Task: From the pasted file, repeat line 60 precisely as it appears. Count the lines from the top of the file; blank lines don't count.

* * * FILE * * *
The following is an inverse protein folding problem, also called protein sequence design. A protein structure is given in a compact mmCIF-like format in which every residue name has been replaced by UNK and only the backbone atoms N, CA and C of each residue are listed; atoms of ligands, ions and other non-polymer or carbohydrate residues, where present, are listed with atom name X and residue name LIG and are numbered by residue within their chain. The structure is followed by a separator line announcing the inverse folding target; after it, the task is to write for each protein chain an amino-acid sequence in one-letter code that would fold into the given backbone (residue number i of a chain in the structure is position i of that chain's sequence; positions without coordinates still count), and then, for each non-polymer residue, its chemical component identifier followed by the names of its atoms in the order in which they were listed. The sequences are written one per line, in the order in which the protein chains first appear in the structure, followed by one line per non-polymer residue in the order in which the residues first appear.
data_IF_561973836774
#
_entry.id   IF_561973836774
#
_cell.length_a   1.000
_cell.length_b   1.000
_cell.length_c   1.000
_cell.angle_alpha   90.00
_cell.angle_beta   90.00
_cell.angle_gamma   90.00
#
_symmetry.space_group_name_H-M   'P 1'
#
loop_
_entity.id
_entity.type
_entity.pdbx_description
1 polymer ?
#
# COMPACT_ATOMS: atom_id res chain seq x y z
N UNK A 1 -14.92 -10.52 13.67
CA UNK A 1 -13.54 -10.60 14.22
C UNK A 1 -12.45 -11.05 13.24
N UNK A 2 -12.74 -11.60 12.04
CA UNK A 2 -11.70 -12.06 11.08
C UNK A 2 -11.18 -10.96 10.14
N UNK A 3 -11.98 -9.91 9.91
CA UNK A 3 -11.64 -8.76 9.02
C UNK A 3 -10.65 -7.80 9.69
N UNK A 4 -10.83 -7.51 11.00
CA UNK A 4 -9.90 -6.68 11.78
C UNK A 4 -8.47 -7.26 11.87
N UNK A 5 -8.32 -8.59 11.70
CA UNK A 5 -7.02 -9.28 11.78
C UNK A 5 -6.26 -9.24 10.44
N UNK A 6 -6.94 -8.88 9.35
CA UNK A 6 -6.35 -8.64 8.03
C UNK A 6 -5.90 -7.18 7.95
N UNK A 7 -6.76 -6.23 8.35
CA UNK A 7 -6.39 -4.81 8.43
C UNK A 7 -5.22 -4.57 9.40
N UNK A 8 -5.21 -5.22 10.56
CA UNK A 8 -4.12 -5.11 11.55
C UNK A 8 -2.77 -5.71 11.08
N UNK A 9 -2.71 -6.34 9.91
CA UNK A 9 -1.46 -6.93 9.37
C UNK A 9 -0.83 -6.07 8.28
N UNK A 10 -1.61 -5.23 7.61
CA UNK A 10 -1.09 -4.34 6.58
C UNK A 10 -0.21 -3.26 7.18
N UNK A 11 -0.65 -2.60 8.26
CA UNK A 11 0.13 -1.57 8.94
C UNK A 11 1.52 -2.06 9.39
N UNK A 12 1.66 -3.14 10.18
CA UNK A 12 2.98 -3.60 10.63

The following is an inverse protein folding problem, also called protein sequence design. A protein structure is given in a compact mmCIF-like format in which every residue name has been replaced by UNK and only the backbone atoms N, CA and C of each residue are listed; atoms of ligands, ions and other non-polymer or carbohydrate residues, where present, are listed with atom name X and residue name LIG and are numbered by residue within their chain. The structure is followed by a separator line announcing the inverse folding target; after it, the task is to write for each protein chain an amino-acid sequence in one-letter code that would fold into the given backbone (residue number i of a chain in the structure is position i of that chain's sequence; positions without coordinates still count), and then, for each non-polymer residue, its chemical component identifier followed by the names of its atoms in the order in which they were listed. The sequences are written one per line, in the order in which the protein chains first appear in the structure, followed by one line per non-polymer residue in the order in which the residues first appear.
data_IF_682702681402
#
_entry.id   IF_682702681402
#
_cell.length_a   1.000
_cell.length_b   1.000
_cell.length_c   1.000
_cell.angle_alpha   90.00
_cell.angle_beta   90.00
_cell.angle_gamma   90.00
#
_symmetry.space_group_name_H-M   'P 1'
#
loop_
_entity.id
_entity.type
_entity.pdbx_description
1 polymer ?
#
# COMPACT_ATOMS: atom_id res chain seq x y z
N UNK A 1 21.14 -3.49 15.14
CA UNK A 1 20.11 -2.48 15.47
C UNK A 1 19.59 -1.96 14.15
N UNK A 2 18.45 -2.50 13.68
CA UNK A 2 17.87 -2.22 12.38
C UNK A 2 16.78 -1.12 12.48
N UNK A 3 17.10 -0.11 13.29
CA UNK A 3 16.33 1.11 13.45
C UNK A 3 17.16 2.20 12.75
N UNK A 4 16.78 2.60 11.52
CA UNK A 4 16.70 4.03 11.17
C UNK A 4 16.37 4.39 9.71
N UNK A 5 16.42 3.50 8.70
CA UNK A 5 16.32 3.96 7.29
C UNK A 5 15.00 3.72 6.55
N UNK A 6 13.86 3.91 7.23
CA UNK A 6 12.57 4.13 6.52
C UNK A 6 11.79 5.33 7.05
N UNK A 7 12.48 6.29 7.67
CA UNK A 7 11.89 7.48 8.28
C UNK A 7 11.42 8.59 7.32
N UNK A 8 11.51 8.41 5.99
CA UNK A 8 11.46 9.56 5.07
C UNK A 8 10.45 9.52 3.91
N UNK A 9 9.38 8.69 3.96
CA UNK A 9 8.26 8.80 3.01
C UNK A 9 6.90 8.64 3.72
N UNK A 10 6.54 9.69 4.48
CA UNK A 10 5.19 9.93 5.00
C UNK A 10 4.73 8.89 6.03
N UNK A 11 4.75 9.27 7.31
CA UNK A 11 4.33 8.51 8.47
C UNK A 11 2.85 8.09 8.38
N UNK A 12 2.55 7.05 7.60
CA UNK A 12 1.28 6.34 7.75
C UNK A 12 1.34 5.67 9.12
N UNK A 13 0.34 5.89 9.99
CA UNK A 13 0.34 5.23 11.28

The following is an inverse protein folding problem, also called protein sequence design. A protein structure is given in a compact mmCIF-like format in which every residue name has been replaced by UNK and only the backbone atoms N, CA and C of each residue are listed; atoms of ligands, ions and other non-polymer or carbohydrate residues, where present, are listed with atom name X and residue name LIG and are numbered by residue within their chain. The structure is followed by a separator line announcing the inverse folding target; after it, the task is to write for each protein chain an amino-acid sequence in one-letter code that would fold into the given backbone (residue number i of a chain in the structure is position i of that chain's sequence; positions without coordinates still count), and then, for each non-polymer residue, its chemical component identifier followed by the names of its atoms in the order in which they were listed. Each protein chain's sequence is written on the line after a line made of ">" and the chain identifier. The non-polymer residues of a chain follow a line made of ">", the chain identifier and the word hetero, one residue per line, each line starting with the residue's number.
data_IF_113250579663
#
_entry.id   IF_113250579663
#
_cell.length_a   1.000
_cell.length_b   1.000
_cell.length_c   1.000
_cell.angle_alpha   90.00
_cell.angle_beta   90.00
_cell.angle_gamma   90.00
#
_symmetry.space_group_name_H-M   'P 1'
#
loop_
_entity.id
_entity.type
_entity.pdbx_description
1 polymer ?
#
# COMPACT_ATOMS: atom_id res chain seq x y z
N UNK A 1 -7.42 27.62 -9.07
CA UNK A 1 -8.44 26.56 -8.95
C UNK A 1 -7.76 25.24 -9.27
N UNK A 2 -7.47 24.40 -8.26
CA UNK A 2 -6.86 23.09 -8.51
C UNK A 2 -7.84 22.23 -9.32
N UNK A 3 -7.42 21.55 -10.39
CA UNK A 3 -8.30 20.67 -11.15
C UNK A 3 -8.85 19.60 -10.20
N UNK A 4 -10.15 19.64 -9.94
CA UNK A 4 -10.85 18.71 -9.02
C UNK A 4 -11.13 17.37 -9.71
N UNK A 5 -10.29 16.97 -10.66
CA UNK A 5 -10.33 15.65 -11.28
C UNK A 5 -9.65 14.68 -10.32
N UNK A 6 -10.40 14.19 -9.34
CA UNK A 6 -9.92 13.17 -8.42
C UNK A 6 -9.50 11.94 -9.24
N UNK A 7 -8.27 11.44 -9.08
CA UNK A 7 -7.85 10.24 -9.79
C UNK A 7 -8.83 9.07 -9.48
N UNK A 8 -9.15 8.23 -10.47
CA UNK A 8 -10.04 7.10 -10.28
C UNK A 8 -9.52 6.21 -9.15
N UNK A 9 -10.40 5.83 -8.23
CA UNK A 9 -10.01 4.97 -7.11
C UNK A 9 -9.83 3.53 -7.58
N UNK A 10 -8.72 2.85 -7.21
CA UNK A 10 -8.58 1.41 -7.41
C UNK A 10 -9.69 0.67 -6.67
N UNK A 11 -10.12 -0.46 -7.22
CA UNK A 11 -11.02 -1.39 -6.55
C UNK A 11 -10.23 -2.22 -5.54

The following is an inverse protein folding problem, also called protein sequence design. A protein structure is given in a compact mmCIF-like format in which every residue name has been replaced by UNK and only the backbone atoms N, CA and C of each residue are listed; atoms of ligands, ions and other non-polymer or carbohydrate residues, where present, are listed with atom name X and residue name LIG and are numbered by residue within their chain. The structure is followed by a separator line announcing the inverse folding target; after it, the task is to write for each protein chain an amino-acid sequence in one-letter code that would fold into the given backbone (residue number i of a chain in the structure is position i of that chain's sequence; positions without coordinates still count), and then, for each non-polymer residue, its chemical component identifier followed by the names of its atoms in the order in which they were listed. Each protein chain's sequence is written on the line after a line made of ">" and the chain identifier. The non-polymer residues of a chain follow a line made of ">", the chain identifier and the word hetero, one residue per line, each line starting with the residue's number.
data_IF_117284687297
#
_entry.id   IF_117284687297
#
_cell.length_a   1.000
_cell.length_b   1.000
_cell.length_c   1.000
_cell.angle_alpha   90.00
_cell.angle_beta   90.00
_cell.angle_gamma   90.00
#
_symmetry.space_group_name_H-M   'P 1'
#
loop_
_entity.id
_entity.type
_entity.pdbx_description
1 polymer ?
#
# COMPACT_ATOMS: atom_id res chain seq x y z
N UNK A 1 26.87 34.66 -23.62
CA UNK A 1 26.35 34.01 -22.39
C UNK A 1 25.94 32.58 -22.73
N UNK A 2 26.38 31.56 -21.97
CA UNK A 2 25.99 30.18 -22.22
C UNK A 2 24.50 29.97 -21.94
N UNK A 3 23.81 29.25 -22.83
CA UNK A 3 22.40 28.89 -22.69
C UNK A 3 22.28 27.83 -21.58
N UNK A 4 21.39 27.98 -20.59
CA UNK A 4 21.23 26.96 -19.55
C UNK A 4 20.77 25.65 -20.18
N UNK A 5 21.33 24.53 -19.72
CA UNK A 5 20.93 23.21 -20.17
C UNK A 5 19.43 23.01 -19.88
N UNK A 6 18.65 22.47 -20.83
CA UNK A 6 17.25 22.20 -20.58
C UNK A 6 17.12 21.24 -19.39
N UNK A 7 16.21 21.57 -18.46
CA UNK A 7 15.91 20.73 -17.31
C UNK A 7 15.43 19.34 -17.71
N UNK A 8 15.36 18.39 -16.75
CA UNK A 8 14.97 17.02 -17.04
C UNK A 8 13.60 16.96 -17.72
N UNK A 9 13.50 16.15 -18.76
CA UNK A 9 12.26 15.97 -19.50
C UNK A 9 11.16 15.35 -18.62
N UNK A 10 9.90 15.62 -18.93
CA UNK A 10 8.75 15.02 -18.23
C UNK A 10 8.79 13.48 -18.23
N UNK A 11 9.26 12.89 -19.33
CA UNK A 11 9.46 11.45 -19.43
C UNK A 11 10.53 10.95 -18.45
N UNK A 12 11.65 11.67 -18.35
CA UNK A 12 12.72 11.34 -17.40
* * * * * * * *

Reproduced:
_entry.id   IF_682702681402